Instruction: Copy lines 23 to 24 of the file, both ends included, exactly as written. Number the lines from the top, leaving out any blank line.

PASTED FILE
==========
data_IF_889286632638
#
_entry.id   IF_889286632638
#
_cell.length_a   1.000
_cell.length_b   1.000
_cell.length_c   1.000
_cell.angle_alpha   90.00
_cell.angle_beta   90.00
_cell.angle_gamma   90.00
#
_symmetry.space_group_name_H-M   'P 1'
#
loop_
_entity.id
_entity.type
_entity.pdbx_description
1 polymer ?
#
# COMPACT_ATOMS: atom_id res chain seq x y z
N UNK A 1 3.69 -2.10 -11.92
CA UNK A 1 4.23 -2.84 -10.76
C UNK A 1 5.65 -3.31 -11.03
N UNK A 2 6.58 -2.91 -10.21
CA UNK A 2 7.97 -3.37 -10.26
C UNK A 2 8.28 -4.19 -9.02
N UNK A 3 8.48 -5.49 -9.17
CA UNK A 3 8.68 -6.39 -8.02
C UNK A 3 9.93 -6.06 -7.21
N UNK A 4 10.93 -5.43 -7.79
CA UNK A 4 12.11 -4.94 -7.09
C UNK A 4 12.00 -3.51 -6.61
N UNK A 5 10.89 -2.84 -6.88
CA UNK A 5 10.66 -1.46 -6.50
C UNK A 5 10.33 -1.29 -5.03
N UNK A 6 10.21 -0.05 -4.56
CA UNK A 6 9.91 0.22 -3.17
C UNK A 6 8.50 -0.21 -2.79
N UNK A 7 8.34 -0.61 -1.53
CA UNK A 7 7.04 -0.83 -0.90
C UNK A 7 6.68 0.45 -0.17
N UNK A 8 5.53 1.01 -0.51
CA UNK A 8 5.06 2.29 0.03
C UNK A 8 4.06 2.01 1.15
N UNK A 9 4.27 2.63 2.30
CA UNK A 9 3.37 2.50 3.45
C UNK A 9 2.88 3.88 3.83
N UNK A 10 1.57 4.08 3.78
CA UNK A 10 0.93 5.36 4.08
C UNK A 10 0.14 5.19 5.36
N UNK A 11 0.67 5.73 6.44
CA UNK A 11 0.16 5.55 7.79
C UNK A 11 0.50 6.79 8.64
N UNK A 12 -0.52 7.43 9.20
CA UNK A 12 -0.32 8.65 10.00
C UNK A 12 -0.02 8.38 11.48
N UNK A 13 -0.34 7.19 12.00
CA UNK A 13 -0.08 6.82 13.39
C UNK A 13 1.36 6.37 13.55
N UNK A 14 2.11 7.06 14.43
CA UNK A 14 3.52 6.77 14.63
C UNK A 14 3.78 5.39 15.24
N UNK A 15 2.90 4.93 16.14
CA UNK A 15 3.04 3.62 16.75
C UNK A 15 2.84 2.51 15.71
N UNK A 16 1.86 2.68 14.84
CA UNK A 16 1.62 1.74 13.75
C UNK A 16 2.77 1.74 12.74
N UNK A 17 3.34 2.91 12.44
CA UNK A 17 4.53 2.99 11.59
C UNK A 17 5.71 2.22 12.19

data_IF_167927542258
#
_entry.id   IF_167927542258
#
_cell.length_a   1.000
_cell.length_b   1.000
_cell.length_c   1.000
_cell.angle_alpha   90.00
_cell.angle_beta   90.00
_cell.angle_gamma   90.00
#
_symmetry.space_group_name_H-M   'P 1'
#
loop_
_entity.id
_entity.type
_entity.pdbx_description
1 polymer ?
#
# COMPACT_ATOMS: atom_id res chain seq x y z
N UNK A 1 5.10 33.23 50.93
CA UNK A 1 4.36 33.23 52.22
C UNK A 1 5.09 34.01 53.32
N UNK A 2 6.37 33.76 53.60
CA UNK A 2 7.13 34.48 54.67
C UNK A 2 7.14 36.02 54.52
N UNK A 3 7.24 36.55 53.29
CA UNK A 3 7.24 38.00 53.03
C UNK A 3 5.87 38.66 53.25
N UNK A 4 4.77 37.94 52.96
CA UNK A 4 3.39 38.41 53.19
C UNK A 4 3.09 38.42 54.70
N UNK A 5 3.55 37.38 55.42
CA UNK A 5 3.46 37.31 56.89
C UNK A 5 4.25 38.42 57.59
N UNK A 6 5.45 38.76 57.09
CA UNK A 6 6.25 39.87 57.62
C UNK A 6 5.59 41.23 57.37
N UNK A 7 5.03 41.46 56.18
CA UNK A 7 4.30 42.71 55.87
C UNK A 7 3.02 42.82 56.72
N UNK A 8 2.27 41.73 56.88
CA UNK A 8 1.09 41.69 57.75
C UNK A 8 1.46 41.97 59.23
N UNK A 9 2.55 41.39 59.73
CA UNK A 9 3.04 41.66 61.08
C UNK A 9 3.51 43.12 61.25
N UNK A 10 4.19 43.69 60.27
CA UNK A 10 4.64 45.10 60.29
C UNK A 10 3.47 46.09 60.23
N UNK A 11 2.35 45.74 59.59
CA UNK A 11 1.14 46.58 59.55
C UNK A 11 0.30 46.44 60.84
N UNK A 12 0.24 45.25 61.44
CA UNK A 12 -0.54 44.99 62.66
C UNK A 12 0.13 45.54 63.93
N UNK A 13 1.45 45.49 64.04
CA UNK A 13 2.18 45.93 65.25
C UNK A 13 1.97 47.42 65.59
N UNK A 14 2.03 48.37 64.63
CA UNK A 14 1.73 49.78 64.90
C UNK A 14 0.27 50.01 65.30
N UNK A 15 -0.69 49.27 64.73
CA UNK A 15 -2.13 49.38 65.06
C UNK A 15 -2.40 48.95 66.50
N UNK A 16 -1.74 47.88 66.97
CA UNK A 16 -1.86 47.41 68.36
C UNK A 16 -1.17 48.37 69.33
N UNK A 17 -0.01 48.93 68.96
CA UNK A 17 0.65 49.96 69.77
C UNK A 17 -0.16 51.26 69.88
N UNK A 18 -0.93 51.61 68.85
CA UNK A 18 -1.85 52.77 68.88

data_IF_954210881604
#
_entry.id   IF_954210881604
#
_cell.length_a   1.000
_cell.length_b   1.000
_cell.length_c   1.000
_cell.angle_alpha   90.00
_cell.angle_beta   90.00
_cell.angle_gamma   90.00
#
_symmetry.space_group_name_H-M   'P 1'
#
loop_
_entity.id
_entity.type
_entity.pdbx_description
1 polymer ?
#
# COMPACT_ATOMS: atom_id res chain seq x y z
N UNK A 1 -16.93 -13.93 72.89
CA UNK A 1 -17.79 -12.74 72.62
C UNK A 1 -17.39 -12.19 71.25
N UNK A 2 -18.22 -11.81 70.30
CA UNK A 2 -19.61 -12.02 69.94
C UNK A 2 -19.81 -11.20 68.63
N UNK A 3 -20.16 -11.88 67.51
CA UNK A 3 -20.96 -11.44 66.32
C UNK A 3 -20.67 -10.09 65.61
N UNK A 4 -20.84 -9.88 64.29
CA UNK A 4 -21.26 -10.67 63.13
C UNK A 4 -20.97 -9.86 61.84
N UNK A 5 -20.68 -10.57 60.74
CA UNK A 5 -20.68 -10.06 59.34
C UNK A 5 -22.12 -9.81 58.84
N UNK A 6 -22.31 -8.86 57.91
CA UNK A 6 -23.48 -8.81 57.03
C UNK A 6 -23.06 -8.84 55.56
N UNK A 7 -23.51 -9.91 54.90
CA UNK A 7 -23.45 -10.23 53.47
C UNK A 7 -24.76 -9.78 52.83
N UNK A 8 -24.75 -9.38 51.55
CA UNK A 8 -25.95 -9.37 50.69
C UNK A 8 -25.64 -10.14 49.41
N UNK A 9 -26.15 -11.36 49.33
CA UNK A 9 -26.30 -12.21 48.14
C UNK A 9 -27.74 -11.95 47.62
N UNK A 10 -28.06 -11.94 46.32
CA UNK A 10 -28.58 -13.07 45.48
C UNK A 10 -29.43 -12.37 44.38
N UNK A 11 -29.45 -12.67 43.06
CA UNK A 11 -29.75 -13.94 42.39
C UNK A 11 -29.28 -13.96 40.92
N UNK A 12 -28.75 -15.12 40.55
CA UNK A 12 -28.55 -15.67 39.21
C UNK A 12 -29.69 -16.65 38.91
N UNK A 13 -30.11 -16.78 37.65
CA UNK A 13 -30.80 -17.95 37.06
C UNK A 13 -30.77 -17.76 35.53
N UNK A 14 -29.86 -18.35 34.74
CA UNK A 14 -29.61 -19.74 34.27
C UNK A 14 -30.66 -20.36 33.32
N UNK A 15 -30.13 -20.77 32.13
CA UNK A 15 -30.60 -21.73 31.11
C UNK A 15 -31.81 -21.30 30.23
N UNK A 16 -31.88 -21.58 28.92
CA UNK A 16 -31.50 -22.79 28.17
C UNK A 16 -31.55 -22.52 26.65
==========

C UNK A 1 5.65 -3.31 -11.03
N UNK A 2 6.58 -2.91 -10.21